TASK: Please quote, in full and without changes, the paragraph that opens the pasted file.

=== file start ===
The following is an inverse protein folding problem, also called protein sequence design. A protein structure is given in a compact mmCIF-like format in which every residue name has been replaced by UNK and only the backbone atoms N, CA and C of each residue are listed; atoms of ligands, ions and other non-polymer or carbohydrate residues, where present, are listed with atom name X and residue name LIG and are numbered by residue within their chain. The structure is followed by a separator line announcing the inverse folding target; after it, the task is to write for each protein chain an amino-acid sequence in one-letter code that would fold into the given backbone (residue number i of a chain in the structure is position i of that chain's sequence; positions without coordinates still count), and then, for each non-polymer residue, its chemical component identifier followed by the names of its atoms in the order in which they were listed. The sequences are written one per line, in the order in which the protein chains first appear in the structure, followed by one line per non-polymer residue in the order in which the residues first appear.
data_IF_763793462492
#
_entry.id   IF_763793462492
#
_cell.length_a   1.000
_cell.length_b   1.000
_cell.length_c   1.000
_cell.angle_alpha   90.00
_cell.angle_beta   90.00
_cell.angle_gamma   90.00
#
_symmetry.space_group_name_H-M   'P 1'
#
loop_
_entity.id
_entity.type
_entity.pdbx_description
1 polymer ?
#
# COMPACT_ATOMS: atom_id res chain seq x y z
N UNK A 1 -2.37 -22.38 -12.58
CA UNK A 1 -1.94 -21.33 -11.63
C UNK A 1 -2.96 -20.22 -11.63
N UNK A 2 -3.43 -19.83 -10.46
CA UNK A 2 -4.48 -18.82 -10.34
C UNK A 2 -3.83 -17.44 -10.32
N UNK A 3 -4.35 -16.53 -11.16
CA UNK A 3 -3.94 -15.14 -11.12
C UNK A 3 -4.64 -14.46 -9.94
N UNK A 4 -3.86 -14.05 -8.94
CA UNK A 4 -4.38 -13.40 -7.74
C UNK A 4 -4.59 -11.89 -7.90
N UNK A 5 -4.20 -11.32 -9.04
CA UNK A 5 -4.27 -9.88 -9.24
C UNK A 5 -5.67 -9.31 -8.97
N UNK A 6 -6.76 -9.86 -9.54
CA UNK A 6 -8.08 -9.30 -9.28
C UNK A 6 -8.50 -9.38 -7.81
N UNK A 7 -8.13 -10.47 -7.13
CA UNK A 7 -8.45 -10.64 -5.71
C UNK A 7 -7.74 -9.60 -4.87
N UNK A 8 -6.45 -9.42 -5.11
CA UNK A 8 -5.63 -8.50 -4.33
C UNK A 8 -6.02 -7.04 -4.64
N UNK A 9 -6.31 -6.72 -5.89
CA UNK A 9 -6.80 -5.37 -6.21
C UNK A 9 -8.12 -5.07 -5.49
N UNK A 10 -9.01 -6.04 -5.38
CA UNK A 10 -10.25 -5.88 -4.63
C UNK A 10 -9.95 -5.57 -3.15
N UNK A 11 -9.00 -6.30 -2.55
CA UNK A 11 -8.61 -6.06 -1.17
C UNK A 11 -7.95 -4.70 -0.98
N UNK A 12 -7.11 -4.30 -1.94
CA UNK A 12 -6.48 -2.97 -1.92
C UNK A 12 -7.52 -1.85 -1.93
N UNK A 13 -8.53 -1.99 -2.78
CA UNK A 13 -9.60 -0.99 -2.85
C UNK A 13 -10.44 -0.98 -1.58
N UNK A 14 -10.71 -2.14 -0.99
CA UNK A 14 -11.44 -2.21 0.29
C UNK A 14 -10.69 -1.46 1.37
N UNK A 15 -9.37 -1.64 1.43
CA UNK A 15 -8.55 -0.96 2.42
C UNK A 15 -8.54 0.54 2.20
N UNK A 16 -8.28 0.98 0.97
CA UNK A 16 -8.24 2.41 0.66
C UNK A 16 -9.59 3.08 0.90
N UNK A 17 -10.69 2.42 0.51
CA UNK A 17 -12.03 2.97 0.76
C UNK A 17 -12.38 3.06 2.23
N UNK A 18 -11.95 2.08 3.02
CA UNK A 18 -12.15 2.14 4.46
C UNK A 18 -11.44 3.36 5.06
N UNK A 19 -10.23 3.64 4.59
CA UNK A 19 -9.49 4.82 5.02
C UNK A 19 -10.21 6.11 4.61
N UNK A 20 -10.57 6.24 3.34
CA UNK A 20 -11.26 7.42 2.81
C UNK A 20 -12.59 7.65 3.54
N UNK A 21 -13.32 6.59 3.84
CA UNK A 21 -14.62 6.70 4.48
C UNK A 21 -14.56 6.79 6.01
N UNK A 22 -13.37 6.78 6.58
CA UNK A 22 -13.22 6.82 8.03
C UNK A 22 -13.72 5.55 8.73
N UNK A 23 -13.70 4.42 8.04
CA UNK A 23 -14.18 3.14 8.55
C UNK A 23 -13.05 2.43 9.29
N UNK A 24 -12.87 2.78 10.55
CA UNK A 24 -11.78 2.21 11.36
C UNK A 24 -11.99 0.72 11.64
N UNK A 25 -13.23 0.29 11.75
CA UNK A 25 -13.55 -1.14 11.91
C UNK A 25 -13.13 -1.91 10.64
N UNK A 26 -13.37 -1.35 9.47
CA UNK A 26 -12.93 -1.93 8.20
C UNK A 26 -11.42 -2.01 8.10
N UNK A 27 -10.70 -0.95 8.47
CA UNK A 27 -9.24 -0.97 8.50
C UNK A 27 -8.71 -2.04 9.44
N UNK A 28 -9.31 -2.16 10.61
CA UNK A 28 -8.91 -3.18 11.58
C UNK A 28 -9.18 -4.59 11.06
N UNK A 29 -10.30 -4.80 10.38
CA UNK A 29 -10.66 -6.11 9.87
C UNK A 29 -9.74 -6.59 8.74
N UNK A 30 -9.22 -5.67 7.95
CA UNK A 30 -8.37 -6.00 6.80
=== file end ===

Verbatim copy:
The following is an inverse protein folding problem, also called protein sequence design. A protein structure is given in a compact mmCIF-like format in which every residue name has been replaced by UNK and only the backbone atoms N, CA and C of each residue are listed; atoms of ligands, ions and other non-polymer or carbohydrate residues, where present, are listed with atom name X and residue name LIG and are numbered by residue within their chain. The structure is followed by a separator line announcing the inverse folding target; after it, the task is to write for each protein chain an amino-acid sequence in one-letter code that would fold into the given backbone (residue number i of a chain in the structure is position i of that chain's sequence; positions without coordinates still count), and then, for each non-polymer residue, its chemical component identifier followed by the names of its atoms in the order in which they were listed. The sequences are written one per line, in the order in which the protein chains first appear in the structure, followed by one line per non-polymer residue in the order in which the residues first appear.